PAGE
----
Why Do Doctor Who Actors Including Matt Smith Make the Best On-Screen Baddies?

Short answer is talent. Matt Smith is an English actor who shot to fame in the UK aged 26 when he was cast by producer Steven Moffat as the Eleventh Doctor.

Recently the Seventh Doctor himself, Sylvester McCoy, starred opposite Game of Thrones own Maisie Williams in the horror film, The Owners. McCoy plays a doctor (Ha!) who at first glance appears like a sweet little old man, with an almost paternal attitude to the young characters he encounters. Yet even when he is tied to a chair and threatened with torture is like being on stage in the west end for all to see, you cannot escape the feeling he is somehow in control of the situation, and his apparent innocence belies a much darker truth.

For fans, it is not a film you can watch without sensing the ghost of McCoy’s Doctor, particularly the darker iteration of the character he has continued to play in the audio plays.

And finally, Peter Capaldi, the Twelfth Doctor, is returning to TV in a series written by ex-Doctor Who showrunner Steven Moffat, The Devil’s Hour, where he will be playing “a murderous obsessive”, and looks all kinds of dark and creepy in the trailers.

Going to the Dark Side

The lineage of Doctors contains a host of extra-curricular morally dubious roles. Not long after finishing his one and only season of Doctor Who, Christopher Eccleston played Malekith in Thor: The Dark World. Poor Eccleston joined the MCU to find himself delivering cod-Shakespearian dialogue with echoey voice modulation, like a C-list Stargate: SG-1 villain. Imagine if, instead of that, Thor: The Dark World had set Thor up against a working-class dark elf with a northern accent, coming at Asgard like an angry, super powered Mick Lynch. Yes, it would have been some serious typecasting for Eccleston at a time when he desperately did not want that, but he was never going to enjoy the MCU anyway, and wouldn’t his take on an Evil Ninth Doctor have made for a much better film?

Back to the other post-TARDIS Doctors. Jon Pertwee took a villainous turn in The Young Indiana Jones Chronicles, which means images exist of the Third Doctor in a Nazi uniform. Even Tom Baker turns up as “Zebad” in The Magic Roundabout Movie, giving possibly the hammiest performance of his life. Colin Baker, meanwhile, preceded his run in the TARDIS by playing the villain Bayban in Blake’s 7.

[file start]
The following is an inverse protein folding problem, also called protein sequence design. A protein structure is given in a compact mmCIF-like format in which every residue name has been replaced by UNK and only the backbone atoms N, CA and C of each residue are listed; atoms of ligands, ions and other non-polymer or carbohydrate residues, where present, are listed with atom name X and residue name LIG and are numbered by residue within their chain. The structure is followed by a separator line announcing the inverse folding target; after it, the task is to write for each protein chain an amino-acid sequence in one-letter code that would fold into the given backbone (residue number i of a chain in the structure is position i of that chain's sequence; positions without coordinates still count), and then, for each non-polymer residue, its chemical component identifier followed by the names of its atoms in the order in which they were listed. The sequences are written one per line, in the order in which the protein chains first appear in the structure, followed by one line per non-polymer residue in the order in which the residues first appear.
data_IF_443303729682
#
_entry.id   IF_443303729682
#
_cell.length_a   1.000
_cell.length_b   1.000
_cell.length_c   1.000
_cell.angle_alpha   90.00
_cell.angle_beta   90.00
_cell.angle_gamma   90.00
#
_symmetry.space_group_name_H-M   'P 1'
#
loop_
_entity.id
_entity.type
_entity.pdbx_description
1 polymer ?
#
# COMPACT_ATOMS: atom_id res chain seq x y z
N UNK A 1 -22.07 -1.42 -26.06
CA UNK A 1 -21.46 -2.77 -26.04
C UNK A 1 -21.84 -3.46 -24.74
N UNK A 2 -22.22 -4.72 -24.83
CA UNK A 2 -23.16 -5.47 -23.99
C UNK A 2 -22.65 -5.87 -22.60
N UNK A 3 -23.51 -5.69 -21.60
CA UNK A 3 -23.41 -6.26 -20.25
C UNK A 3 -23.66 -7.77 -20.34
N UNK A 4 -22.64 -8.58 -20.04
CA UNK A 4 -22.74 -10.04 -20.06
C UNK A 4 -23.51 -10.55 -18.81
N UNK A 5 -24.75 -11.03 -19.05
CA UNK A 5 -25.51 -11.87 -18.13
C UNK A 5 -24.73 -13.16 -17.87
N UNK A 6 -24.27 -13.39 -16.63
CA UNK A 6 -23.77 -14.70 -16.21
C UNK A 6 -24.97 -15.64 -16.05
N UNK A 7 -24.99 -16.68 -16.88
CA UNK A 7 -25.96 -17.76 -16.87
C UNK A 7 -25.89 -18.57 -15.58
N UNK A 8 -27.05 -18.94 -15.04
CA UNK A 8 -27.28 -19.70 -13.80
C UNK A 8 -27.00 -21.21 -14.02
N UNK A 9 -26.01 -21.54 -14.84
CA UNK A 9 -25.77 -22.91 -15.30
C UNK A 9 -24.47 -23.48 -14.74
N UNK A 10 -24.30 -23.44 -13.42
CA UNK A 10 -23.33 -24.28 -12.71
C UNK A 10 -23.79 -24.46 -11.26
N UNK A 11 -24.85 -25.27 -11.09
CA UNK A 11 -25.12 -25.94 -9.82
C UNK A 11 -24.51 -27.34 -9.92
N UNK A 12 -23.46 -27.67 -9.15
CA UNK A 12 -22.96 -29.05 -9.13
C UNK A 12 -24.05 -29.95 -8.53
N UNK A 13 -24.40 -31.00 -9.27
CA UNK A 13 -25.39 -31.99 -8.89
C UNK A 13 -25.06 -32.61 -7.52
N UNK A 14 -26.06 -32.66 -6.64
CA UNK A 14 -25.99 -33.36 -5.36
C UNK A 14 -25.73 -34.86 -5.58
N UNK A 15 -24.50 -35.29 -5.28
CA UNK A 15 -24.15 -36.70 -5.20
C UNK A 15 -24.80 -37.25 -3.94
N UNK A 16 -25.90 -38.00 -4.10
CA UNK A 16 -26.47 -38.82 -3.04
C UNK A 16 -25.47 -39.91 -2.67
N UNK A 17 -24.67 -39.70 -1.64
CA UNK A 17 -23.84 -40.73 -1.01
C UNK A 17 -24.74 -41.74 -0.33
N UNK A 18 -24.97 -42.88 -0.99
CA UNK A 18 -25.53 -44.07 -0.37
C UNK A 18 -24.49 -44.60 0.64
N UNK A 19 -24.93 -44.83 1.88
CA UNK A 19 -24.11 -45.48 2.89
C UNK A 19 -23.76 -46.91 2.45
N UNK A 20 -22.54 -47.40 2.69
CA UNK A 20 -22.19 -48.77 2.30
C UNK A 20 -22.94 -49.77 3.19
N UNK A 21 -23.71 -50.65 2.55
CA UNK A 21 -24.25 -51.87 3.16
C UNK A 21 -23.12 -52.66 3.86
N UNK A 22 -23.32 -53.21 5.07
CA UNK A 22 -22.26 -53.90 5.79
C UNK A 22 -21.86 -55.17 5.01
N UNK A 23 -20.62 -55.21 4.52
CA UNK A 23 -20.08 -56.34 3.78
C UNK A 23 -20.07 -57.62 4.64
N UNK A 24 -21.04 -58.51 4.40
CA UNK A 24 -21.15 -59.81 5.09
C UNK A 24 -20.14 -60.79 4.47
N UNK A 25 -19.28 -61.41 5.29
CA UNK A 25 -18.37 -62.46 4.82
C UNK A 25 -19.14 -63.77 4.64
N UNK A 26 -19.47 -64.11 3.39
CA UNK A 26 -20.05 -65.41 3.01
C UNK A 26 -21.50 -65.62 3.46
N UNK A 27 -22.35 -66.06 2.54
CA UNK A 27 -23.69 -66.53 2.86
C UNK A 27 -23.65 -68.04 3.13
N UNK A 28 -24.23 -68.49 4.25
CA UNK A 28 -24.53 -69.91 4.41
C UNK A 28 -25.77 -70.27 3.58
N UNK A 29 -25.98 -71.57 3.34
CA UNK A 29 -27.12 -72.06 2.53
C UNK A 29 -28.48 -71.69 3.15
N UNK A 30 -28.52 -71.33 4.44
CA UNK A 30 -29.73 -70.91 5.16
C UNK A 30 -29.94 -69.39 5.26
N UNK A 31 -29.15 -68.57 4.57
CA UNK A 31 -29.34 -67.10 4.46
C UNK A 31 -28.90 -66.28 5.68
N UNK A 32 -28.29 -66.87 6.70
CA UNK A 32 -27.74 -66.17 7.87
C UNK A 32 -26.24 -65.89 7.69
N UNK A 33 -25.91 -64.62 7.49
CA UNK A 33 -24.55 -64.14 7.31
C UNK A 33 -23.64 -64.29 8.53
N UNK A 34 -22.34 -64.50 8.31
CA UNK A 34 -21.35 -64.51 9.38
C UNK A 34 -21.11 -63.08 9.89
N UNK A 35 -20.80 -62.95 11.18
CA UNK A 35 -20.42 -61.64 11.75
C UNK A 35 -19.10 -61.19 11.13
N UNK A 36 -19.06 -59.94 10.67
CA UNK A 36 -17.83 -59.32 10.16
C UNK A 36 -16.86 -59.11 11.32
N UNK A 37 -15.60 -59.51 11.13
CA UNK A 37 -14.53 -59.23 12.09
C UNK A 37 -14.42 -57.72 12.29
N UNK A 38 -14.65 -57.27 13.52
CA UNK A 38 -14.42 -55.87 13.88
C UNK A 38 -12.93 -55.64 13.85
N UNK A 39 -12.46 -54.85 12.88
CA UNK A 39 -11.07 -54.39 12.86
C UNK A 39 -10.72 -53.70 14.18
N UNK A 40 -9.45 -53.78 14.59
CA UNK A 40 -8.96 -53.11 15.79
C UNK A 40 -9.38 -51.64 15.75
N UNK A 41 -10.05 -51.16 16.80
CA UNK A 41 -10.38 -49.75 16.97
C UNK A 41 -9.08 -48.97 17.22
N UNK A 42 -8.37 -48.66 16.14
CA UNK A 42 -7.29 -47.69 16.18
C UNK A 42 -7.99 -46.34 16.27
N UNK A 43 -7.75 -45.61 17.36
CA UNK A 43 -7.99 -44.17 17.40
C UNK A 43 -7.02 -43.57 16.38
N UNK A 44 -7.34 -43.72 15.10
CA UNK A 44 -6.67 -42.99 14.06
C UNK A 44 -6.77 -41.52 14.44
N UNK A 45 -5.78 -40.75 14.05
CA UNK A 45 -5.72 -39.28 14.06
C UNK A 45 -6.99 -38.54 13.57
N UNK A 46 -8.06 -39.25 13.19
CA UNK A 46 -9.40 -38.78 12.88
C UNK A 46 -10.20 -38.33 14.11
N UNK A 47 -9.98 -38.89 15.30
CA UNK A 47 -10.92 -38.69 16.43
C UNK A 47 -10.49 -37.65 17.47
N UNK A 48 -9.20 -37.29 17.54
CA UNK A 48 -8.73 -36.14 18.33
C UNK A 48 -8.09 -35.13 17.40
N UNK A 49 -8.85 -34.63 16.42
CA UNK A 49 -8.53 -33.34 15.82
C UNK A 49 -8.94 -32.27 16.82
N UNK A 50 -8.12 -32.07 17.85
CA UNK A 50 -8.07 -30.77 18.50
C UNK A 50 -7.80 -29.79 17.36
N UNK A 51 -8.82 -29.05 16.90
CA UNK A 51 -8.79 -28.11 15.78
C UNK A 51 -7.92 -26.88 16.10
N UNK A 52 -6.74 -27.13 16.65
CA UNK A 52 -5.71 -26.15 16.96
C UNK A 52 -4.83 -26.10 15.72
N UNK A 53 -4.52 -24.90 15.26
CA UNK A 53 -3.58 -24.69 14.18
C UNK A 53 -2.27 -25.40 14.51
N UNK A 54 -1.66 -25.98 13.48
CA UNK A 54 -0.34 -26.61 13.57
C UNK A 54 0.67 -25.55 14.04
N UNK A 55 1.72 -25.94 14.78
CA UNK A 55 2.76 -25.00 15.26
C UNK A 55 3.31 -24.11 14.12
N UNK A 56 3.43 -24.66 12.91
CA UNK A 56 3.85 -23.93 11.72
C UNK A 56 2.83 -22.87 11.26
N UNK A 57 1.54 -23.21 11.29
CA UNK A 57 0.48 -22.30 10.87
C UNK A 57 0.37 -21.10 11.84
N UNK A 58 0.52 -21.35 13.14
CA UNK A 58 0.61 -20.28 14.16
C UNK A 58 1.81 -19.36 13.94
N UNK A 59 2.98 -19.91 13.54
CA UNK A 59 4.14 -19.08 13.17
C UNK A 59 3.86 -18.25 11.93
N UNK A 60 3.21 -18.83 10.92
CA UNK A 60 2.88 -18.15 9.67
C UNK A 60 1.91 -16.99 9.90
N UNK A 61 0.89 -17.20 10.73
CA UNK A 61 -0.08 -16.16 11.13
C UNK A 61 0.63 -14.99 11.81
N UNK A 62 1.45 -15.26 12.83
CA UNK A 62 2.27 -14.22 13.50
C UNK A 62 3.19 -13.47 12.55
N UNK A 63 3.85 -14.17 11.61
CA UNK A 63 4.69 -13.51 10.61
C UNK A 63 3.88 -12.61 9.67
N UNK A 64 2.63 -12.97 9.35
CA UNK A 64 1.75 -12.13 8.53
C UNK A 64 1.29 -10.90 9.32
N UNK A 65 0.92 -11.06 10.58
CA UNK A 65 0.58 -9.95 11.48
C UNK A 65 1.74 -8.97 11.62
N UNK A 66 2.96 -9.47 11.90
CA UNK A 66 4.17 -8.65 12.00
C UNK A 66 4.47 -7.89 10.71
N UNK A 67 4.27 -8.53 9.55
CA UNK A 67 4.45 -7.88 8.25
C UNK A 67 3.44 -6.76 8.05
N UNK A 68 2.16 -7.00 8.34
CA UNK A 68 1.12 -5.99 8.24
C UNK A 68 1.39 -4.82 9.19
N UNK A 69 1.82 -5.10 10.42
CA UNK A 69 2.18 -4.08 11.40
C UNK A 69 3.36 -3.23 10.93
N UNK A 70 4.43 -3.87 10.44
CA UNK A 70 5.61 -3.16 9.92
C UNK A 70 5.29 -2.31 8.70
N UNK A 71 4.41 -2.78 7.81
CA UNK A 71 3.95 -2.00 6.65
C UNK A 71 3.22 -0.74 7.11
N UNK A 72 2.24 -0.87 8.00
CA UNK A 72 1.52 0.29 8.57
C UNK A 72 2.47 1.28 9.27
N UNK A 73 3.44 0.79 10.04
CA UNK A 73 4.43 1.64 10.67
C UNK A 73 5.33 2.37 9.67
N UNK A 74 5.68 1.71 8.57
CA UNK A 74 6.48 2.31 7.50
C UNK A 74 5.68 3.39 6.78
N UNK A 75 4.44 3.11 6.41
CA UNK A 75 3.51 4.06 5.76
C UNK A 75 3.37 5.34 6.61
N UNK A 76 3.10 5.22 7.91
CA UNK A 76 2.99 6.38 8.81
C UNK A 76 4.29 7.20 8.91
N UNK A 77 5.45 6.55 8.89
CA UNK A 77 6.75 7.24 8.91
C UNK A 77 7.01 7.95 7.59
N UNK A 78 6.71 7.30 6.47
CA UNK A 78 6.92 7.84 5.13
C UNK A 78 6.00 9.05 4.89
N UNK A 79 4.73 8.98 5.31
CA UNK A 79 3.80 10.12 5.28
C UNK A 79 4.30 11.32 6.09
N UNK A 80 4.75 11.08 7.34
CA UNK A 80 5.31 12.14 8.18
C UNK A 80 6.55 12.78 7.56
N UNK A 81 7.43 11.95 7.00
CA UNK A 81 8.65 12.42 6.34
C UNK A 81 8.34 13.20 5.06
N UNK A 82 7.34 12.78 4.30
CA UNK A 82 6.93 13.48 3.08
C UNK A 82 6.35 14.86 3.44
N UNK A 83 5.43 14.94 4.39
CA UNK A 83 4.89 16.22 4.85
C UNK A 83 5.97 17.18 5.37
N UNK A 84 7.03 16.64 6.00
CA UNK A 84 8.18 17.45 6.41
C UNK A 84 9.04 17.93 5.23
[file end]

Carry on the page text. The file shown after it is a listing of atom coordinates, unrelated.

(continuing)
After leaving the TARDIS, it makes sense for an actor who has played the former Time Lord to go dark. After playing Every Child’s Best Imaginary Friend for a few years, it’s understandable that you might want to show a bit of range. But while these actors might want to leave the Doctor behind, the Doctor never fully leaves them.

Matt Smith has also discussed his mysterious role in Morbius and admitted that even he was confused about the identity and history of his character and recently shared why he ended up agreeing to play the infamous villain, Loxias Crown (a.k.a. Hunger) in Sony’s upcoming Spider-Man spinoff film, Morbius. Smith will be starring alongside Jared Leto, who has been cast as the main character, Dr. Michael Morbius.

Rather than Morbius fulfilling the traditional stereotypes of a superhero, it seems as though his character will resonate much more with audiences as an anti-hero. Leto will inevitably be going up against Smith’s Loxias Crown in the Spider-Man spinoff film, however, given that the lines of ‘good’ and ‘evil’ aren’t explicitly drawn in the sand, this leaves room for an element of surprise for fans and an even more complex dynamic between the two when they finally do face one another. While more seems to be known regarding Morbius’ duality in his persona, much is still hidden regarding how exactly the Crown will be portrayed in this film rendition. Going back to the original source, throughout the Morbius comic books series Crown is summarized as intentionally turning himself into a vampire while conducting various experiments on Morbius.

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Paul McDonald
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